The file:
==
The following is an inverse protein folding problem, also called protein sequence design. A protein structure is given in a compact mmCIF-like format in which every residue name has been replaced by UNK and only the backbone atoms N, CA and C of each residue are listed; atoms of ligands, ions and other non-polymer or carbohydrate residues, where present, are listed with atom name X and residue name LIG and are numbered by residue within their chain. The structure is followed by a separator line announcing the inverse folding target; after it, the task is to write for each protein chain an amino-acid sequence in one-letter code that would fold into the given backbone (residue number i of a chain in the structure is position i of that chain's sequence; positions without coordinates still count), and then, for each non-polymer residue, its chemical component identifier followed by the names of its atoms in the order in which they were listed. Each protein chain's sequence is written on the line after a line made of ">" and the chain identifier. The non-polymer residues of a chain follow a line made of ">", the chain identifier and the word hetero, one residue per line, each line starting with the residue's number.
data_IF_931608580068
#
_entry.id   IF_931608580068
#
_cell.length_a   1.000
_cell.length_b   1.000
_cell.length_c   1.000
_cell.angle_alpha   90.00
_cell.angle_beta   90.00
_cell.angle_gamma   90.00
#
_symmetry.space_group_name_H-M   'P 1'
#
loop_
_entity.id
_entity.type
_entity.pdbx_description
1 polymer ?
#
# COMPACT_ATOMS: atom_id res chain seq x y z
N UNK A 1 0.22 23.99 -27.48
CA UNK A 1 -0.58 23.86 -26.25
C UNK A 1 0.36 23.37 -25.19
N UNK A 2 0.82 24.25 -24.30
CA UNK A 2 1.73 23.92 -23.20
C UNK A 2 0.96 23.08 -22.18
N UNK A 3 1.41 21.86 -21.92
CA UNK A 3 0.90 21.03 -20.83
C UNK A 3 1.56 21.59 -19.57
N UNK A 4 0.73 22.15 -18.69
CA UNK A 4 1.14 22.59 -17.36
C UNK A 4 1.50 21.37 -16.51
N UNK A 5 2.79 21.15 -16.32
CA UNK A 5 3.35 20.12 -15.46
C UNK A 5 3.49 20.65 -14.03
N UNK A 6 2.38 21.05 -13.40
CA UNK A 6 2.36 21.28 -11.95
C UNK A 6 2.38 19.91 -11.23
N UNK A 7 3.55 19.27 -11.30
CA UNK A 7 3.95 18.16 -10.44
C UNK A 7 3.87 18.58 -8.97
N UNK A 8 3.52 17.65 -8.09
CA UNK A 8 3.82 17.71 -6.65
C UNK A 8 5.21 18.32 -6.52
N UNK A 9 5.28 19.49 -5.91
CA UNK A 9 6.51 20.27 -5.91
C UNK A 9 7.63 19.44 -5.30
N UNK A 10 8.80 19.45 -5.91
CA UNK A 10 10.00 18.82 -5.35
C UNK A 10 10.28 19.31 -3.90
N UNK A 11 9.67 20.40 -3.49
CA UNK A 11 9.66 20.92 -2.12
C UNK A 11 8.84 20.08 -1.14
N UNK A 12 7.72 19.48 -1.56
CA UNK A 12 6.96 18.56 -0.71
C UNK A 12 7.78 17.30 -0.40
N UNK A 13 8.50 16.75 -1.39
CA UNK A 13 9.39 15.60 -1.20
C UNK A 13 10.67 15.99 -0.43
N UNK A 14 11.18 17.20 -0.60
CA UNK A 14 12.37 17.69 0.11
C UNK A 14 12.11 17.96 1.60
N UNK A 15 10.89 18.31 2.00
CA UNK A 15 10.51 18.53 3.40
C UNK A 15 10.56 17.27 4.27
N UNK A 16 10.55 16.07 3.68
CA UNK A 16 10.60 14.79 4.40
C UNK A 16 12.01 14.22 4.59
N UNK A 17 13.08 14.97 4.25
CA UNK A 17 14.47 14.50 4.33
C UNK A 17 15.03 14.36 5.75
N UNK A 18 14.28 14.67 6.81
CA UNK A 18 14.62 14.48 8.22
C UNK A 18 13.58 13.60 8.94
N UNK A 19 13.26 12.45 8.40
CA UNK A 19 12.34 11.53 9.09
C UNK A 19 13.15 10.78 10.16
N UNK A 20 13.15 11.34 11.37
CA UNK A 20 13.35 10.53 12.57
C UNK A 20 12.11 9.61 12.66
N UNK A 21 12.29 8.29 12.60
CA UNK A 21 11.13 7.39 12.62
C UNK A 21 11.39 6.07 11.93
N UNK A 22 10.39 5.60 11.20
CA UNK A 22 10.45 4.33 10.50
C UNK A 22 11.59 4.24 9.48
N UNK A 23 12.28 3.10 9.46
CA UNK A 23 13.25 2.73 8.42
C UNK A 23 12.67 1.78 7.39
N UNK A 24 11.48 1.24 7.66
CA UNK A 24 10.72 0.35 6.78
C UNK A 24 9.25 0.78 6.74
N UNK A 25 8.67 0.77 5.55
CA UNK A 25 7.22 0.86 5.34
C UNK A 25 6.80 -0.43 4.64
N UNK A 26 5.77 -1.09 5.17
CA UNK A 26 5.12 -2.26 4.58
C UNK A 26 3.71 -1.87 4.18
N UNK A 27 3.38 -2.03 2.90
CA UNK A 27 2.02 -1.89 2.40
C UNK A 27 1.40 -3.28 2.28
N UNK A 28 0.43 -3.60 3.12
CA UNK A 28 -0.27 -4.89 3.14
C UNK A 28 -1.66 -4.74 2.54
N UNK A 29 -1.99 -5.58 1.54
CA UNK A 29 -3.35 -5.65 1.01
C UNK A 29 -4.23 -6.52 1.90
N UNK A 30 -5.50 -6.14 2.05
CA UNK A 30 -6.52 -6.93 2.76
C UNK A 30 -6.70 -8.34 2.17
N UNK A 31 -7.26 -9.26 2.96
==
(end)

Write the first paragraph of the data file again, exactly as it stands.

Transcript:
The following is an inverse protein folding problem, also called protein sequence design. A protein structure is given in a compact mmCIF-like format in which every residue name has been replaced by UNK and only the backbone atoms N, CA and C of each residue are listed; atoms of ligands, ions and other non-polymer or carbohydrate residues, where present, are listed with atom name X and residue name LIG and are numbered by residue within their chain. The structure is followed by a separator line announcing the inverse folding target; after it, the task is to write for each protein chain an amino-acid sequence in one-letter code that would fold into the given backbone (residue number i of a chain in the structure is position i of that chain's sequence; positions without coordinates still count), and then, for each non-polymer residue, its chemical component identifier followed by the names of its atoms in the order in which they were listed. Each protein chain's sequence is written on the line after a line made of ">" and the chain identifier. The non-polymer residues of a chain follow a line made of ">", the chain identifier and the word hetero, one residue per line, each line starting with the residue's number.